During this year’s 90th anniversary, World Mission Sunday celebration relates to the mercy of the Lord: “Mercy Changes the World.” Pope Francis notes, “The mercy of God is His loving concern for each one of us…. As the Father loves, so do His children. Just as He is merciful, so we are called to be merciful to each other.”
As I served as a missionary myself in Canada, in Ecuador, and in South Texas from 1992 to 2000, I think of the Mennonite Voluntary Service and the Combine Missisionaries with whom I served. I thin of all the dedicated missionaries that I met and worked with. We lift up all the dedicated missionaries to the loving arms of the Lord.
Swiss Reformed theologian Karl Barth once stated that preachers of God's word ought to preach with the Bible in one hand and the newspaper in the other. Barth saw an important relationship between the word of God and the word of the day that was important in the way we live out our faith in the reality of the modern world. God’s word and the reality of our day are intrinsically bound together in such a way that one always interprets the other. The Second Vatican Council understood this as well, as the fourth paragraph of Guadium et Spes, the Pastoral Constitution of the Church in the modern world, states that: "At all times the Church carries the responsibility of reading the signs of the times and interpreting them in the light of the Gospel." Today's Gospel from Luke addresses how some in Jesus' day could interpret the weather from the clouds and the appearance of the earth, but they were not able to discern the signs that Jesus put before their very eyes in his proclamation of God's kingdom. And isn't it even more true today? We are so technologically advanced, we pride ourselves in our scientific advances and all the technology we use in our everyday lives, yet we so often miss the message that God is trying to convey to us. Yes, according to the Second Vatican Council, we are call to dialogue with our modern era and to infuse our world with our faith, yet we are also called to be true to the original message of Jesus and the message preached by the early Church fathers. May we never forget this connection.
“Blessed are they who hope in the Lord” – this is the refrain we hear in the psalm today. The message in the psalm brings us a message of hope, as we as disciples of Christ are to place our hope in our faith, in the salvation we have in Christ. Yet, the readings also hold us accountable and responsible as disciples of Christ as well. This hope is not just a promise that demands no action on our own part. Paul tells the Romans that before they were slaves to impurity and lawlessness, but now they are to live in righteousness as disciples of Christ. Sometimes in what we are going through in our daily lives, it can be difficult to have hope. When we have no hope, perhaps we need to look at what we can change in our lives to bring us hope. At a workshop we had in our Diocese in early October, we were told that in order to have hope in our lives, we had to seek out and foster healthy relationships in our lives. We do not feel hope on our own or in isolation. The importance of community in our Catholic faith reinforces this concept. The friends and healthy relationships around us can help us have joy in our heart no matter the struggles and the challenges we are facing. Let us have hope. Let us put our trust in our Lord.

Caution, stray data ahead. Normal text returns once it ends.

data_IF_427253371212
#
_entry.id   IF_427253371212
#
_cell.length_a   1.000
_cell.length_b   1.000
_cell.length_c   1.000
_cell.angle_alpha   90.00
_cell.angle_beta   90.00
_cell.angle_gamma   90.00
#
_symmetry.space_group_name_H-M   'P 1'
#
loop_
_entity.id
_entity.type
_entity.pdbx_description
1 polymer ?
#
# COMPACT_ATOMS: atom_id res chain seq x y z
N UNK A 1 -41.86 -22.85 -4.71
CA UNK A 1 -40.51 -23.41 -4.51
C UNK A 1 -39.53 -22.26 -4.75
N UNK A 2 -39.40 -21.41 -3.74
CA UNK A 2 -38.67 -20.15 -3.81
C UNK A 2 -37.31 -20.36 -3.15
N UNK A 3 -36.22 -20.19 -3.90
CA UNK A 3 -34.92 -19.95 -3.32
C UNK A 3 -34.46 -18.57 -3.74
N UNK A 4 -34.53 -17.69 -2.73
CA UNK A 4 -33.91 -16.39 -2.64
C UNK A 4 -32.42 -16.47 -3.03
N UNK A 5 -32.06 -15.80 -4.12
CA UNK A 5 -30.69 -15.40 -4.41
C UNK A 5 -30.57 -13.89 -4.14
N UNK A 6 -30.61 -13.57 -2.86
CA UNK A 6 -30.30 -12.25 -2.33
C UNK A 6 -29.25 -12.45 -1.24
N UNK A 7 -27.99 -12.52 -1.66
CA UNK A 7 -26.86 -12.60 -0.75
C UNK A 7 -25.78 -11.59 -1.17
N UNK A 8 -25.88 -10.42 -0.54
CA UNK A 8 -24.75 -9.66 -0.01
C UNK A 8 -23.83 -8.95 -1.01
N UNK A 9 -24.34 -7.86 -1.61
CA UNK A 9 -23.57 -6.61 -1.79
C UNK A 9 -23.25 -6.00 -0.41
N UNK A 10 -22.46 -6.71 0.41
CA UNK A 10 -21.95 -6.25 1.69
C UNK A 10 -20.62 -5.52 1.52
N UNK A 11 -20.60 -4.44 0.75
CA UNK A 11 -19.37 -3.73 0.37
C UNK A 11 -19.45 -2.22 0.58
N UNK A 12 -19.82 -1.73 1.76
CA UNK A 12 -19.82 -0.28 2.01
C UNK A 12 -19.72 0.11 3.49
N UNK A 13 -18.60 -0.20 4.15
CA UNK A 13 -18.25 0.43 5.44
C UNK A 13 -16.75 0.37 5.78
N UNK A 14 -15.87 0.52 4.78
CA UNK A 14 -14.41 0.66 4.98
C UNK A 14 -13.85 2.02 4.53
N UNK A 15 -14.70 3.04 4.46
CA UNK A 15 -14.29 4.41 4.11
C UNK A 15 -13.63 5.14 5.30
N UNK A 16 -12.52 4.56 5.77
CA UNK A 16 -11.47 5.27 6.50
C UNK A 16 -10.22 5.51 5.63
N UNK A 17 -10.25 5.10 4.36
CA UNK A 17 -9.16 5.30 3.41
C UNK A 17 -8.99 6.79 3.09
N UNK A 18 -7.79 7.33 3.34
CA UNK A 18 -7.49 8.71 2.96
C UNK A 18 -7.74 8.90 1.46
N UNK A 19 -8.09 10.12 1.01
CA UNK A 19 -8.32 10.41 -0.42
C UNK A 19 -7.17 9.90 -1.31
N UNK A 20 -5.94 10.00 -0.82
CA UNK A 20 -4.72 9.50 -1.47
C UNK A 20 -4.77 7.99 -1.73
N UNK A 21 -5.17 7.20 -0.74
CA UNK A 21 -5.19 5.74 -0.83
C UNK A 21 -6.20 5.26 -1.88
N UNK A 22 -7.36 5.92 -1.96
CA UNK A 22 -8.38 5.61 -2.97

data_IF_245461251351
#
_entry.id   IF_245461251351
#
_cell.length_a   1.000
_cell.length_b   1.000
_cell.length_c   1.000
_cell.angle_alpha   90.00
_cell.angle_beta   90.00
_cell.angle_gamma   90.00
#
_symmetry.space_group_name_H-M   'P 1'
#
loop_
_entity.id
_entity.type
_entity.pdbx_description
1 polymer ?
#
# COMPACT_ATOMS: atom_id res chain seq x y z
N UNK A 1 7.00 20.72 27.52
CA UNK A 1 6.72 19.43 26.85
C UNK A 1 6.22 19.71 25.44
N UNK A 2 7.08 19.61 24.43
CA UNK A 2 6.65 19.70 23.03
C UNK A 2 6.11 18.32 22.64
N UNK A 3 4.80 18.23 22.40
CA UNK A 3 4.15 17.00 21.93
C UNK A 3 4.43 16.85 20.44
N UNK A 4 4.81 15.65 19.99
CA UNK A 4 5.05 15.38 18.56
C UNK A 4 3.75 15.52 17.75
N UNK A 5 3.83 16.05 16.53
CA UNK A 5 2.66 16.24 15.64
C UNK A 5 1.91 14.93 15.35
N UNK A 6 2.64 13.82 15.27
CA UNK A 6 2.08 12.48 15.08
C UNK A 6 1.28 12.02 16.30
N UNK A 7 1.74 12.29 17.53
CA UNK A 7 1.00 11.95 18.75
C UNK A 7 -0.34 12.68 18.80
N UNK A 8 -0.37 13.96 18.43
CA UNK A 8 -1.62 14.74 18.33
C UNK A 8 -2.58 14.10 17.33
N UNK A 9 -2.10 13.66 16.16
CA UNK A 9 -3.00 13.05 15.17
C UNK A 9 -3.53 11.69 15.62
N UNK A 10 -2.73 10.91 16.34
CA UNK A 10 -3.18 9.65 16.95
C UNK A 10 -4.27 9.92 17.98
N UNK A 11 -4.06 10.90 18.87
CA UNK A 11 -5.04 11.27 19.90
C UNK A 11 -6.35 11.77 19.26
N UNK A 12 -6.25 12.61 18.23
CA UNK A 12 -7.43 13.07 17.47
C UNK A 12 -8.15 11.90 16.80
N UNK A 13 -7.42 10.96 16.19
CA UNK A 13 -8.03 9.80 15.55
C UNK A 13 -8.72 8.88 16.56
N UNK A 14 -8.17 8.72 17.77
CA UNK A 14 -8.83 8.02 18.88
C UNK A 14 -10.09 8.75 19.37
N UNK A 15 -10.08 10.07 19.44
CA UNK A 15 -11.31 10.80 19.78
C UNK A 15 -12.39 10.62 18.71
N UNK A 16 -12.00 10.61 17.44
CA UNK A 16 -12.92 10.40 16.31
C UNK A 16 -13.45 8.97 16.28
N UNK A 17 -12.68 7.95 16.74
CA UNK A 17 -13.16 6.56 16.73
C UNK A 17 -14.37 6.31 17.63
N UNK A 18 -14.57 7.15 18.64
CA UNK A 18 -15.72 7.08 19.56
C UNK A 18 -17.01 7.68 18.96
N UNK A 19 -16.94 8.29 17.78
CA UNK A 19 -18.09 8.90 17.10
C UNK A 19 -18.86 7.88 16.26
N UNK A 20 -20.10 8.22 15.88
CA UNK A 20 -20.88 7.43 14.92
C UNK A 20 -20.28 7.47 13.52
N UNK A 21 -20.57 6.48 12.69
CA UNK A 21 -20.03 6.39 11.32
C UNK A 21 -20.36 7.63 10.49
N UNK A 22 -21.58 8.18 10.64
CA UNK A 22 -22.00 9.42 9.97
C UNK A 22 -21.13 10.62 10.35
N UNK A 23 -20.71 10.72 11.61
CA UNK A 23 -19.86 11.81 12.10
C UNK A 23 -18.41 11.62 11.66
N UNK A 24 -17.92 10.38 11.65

We are disciples of Christ. To become his disciples, we die to our old life in the waters of baptism, rising to new life in him. Even though we strive toward perfection as disciples of Christ on our journey of faith, that does not me we still don’t struggle with sin, that we don’t face temptations on our journey. In his letter to the Romans, Paul acknowledges the reality of sin. He acknowledges that sin is still powerful and active in the world of believers. That is one of the aspects of our Catholic faith that I really like, that our faith openly acknowledges this power that sin can have over us even as we continue on our journey through life as believers. We are called to an on-going cycle of conversion and repentance on our journey of faith. We are called to confess our sins, to repent, to do penance and to strive to do better.
I remember reading an article in America Magazine in which Pope Francis was asked: "Who is Jorge Mario Bergoglio?" He answered: “I am a sinner. This is the most accurate definition. It is not a figure of speech, a literary genre. I am a sinner.” We are all sinners, this is true, but we have the help of God’s grace, which Paul says is the source of our liberty and our security. It is hard to believe that it is nearing the end of October, which means that Thanksgiving and Advent are around the corner, as we will start our preparations for the Christmas season. We have the sacrament of reconciliation each Saturday afternoon here at St Jude before our Vigil Mass. We also will be having our Advent Reconciliation Service the first week of Advent. We ask the Lord to lead us and guide us in our fight against temptation, against the sins we struggle with in our lives. Without his help, we cannot do anything.